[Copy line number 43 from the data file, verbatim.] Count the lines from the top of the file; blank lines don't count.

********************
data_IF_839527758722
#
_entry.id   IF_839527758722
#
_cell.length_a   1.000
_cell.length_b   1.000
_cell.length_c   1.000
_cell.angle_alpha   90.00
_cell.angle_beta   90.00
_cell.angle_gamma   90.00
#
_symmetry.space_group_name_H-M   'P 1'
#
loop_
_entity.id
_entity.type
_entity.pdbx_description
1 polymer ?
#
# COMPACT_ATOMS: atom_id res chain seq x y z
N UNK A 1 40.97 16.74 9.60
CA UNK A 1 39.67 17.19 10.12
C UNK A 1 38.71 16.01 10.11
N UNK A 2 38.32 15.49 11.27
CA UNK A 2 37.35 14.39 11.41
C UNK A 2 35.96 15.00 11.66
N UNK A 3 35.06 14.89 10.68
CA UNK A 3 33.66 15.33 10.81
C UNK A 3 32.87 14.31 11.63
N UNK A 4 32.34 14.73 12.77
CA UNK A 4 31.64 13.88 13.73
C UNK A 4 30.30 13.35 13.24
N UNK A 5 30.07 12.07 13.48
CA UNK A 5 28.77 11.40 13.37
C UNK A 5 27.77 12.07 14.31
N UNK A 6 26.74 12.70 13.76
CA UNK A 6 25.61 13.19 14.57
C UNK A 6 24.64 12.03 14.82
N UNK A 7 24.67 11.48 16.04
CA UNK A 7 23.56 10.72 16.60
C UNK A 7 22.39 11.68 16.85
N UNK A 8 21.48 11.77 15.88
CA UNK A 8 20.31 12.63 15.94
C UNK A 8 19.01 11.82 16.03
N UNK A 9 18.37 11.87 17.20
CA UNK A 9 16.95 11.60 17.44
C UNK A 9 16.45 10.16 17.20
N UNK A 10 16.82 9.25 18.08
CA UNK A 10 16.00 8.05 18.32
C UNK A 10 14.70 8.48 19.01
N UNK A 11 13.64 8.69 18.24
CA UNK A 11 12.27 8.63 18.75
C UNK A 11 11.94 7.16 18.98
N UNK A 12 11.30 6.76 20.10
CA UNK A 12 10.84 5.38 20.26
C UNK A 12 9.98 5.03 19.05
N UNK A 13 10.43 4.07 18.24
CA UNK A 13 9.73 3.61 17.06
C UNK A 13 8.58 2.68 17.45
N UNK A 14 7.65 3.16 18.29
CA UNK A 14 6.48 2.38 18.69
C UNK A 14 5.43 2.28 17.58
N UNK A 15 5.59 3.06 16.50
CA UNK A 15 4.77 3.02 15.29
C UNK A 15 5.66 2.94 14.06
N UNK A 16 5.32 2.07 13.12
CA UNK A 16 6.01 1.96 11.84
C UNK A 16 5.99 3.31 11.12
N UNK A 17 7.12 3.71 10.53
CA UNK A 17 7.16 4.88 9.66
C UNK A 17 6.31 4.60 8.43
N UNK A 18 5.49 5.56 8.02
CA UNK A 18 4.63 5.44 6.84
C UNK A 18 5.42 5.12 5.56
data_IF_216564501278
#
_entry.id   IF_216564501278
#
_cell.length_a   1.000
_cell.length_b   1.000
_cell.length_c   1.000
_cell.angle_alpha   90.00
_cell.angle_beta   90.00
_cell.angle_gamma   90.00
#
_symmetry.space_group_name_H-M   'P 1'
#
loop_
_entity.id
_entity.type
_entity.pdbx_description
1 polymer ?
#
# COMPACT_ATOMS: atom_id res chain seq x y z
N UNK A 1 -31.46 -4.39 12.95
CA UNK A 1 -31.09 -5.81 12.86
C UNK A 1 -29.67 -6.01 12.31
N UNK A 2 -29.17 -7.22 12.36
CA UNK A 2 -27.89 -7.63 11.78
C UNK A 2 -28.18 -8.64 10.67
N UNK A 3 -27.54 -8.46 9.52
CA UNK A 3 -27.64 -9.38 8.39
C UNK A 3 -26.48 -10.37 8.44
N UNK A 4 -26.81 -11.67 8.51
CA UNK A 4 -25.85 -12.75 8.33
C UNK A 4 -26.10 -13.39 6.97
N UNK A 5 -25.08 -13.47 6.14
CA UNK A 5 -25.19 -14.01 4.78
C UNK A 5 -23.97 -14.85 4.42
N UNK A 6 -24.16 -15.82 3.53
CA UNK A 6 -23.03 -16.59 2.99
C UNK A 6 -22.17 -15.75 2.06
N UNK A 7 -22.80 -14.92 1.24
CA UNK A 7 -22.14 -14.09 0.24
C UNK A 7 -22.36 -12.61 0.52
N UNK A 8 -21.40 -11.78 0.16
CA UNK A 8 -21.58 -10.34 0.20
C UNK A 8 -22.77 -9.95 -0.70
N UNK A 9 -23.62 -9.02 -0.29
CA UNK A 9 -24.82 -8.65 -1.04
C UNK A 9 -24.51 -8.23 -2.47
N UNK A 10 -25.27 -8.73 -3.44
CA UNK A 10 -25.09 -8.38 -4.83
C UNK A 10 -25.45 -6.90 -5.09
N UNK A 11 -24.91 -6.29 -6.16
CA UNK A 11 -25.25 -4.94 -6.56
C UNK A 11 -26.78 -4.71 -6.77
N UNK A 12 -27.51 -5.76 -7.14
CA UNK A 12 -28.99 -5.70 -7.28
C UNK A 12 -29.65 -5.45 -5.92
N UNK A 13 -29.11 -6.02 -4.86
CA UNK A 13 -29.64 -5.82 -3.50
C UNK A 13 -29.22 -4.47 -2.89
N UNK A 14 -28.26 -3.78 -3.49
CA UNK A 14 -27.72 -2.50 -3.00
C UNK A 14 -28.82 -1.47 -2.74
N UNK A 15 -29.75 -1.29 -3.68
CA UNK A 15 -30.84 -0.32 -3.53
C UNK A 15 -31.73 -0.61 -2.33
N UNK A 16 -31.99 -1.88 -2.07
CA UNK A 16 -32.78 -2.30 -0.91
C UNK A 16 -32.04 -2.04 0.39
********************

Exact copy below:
CA UNK A 8 20.31 12.63 15.94